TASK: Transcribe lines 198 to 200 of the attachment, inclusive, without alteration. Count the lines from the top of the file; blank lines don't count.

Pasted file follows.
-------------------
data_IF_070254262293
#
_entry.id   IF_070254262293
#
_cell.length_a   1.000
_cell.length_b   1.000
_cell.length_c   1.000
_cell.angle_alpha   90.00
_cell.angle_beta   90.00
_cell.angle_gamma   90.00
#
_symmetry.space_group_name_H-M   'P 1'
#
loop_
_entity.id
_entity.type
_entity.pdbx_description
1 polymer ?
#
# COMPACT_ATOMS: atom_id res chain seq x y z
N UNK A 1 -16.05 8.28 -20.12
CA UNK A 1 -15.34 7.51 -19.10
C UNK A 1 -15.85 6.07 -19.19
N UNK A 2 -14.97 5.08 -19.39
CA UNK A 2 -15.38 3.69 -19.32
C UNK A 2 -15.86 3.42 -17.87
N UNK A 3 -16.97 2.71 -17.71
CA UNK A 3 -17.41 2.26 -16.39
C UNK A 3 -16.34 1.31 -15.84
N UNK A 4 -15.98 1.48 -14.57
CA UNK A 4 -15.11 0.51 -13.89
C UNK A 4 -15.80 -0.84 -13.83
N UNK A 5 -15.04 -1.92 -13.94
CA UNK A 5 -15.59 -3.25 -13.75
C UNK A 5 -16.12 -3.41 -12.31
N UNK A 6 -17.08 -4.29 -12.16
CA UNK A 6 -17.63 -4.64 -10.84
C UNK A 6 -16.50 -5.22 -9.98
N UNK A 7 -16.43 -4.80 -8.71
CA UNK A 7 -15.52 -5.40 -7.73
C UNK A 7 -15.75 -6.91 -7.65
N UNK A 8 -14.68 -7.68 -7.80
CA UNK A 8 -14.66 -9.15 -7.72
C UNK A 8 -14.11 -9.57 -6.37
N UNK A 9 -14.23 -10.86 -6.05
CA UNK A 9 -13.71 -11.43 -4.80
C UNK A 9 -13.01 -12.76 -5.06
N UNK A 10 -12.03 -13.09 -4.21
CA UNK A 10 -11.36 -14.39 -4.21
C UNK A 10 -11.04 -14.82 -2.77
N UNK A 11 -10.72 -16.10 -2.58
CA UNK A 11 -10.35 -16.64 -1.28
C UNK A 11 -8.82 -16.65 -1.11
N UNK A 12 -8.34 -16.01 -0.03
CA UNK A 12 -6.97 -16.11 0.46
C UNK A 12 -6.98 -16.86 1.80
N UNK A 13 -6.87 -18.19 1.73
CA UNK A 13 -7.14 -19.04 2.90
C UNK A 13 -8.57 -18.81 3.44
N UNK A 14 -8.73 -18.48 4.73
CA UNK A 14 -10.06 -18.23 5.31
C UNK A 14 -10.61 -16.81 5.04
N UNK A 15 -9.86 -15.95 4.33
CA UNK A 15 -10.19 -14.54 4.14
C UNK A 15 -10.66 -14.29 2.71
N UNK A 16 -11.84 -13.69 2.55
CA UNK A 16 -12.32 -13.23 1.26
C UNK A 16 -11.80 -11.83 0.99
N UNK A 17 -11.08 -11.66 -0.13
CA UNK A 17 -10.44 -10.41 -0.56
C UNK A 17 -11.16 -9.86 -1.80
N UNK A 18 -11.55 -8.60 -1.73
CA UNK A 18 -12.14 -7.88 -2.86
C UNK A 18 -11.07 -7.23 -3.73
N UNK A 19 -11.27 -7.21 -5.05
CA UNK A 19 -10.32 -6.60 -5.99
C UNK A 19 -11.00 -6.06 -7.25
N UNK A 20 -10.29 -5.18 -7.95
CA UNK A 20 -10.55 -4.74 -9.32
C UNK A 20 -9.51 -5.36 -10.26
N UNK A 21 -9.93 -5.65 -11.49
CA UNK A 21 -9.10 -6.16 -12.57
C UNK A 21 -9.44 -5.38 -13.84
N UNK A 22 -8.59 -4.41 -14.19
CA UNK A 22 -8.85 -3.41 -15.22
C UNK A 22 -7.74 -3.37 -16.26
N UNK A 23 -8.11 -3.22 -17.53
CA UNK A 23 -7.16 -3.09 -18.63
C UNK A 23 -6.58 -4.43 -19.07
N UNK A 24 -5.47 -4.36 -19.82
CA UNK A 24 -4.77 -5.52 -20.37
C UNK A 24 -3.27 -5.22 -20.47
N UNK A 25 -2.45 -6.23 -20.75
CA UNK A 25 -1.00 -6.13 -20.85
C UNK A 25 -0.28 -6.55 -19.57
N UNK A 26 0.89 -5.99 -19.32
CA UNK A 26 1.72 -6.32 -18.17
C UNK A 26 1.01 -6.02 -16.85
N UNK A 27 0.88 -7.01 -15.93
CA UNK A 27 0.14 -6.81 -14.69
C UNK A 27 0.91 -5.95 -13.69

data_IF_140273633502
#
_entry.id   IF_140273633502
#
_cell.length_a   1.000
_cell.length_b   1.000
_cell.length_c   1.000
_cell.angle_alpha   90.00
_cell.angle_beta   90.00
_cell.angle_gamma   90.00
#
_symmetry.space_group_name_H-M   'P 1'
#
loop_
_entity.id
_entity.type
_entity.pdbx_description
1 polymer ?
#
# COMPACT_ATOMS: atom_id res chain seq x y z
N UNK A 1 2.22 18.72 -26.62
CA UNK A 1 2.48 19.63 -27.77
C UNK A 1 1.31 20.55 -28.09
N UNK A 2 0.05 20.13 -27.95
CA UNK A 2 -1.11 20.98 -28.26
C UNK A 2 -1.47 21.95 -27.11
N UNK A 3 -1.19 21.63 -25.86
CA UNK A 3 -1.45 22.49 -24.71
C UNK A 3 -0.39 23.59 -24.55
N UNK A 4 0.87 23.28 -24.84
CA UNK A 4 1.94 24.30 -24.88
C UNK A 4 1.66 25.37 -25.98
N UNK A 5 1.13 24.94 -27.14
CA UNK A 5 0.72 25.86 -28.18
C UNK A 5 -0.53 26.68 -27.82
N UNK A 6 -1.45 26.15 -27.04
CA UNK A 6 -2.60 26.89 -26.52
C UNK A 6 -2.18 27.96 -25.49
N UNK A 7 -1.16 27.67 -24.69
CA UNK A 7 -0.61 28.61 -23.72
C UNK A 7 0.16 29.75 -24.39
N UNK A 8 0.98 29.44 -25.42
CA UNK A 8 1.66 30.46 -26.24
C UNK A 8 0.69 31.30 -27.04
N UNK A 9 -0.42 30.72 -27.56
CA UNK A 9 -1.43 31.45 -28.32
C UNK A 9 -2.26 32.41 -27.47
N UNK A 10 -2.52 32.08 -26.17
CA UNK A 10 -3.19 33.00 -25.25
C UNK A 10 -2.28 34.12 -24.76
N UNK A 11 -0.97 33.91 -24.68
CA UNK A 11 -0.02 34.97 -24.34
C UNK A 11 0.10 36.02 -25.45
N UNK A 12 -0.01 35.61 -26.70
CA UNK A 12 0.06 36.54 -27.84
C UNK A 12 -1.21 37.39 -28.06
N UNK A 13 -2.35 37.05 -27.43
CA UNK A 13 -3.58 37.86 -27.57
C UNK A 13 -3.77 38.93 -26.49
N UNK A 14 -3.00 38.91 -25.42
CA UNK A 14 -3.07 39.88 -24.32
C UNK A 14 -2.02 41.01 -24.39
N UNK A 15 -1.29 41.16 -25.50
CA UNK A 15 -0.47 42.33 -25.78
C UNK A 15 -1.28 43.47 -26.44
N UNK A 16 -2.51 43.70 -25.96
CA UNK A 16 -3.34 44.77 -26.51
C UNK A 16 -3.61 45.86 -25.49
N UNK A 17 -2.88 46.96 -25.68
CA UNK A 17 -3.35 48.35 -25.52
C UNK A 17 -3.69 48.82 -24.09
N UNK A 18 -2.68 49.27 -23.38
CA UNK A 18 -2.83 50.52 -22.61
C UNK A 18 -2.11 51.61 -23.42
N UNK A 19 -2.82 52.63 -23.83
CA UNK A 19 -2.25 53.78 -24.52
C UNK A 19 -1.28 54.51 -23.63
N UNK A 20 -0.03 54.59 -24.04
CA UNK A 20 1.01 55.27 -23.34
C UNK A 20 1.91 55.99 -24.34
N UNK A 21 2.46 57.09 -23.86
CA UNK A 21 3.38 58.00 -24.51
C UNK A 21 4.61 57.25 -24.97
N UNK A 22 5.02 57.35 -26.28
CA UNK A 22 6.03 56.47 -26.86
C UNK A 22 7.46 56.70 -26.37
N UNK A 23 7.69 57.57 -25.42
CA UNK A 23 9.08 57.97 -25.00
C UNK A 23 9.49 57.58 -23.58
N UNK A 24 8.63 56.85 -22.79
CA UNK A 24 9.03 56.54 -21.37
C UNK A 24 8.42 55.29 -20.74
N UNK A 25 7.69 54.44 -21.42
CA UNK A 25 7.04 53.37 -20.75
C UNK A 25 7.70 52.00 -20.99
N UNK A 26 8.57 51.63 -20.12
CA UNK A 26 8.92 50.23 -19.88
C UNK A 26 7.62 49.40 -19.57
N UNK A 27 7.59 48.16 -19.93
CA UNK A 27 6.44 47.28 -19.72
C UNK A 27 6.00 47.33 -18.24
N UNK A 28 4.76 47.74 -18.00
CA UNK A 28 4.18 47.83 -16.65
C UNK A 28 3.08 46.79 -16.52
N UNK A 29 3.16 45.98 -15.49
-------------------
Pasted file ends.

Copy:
CA UNK A 26 8.92 50.23 -19.88
C UNK A 26 7.62 49.40 -19.57
N UNK A 27 7.59 48.16 -19.93